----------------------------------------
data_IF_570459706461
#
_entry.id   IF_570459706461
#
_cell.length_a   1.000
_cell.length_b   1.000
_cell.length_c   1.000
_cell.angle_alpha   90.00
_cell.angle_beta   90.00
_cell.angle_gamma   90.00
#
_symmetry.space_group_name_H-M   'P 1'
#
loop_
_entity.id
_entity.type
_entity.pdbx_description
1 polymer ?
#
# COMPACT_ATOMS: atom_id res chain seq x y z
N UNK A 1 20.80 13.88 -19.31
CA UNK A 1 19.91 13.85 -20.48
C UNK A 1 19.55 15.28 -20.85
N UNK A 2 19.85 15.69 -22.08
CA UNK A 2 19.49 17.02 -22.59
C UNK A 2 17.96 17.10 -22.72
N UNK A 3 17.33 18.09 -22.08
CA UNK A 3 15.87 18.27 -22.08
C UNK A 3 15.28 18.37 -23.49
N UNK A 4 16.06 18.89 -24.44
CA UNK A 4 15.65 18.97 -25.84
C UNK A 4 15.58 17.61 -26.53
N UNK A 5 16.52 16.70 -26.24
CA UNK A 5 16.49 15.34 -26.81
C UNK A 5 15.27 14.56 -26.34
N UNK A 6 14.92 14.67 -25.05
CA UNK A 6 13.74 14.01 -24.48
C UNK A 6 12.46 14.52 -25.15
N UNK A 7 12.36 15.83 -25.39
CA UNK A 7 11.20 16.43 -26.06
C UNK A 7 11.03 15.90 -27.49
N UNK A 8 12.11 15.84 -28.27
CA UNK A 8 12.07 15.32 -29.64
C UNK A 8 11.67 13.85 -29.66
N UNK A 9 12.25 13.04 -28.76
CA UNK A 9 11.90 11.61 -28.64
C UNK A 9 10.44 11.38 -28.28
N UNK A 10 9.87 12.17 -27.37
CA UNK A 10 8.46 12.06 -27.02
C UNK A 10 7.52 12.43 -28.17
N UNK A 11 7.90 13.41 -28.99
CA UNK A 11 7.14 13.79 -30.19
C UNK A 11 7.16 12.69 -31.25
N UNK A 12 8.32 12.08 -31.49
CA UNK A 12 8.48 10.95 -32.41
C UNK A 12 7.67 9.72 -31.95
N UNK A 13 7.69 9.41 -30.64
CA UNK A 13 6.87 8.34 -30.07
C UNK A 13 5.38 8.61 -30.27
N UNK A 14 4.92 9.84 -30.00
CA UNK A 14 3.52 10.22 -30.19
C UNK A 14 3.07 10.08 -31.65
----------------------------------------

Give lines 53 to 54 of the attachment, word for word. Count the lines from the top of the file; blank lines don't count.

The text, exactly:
C UNK A 11 7.16 12.69 -31.25
N UNK A 12 8.32 12.08 -31.49